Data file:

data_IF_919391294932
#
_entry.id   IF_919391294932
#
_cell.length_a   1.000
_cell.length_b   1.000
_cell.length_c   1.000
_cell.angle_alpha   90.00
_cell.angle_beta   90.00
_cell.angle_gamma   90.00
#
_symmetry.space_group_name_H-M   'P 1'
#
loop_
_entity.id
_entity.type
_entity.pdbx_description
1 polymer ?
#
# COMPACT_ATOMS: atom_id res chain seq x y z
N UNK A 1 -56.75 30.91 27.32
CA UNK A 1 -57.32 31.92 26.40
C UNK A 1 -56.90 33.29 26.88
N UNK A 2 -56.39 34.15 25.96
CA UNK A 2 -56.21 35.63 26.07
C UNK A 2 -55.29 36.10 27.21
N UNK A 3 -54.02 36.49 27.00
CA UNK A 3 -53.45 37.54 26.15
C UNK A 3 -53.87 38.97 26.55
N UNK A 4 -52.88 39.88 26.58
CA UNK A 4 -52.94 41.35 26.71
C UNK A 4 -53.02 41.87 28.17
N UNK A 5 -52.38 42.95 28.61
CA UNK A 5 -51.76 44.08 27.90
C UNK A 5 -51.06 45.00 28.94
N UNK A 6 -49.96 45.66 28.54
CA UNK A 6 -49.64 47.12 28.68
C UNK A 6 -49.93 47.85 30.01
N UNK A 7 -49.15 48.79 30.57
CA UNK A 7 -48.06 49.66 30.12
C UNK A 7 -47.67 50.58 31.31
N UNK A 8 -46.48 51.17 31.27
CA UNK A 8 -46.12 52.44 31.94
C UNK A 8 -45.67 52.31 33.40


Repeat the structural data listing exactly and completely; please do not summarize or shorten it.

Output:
data_IF_919391294932
#
_entry.id   IF_919391294932
#
_cell.length_a   1.000
_cell.length_b   1.000
_cell.length_c   1.000
_cell.angle_alpha   90.00
_cell.angle_beta   90.00
_cell.angle_gamma   90.00
#
_symmetry.space_group_name_H-M   'P 1'
#
loop_
_entity.id
_entity.type
_entity.pdbx_description
1 polymer ?
#
# COMPACT_ATOMS: atom_id res chain seq x y z
N UNK A 1 -56.75 30.91 27.32
CA UNK A 1 -57.32 31.92 26.40
C UNK A 1 -56.90 33.29 26.88
N UNK A 2 -56.39 34.15 25.96
CA UNK A 2 -56.21 35.63 26.07
C UNK A 2 -55.29 36.10 27.21
N UNK A 3 -54.02 36.49 27.00
CA UNK A 3 -53.45 37.54 26.15
C UNK A 3 -53.87 38.97 26.55
N UNK A 4 -52.88 39.88 26.58
CA UNK A 4 -52.94 41.35 26.71
C UNK A 4 -53.02 41.87 28.17
N UNK A 5 -52.38 42.95 28.61
CA UNK A 5 -51.76 44.08 27.90
C UNK A 5 -51.06 45.00 28.94
N UNK A 6 -49.96 45.66 28.54
CA UNK A 6 -49.64 47.12 28.68
C UNK A 6 -49.93 47.85 30.01
N UNK A 7 -49.15 48.79 30.57
CA UNK A 7 -48.06 49.66 30.12
C UNK A 7 -47.67 50.58 31.31
N UNK A 8 -46.48 51.17 31.27
CA UNK A 8 -46.12 52.44 31.94
C UNK A 8 -45.67 52.31 33.40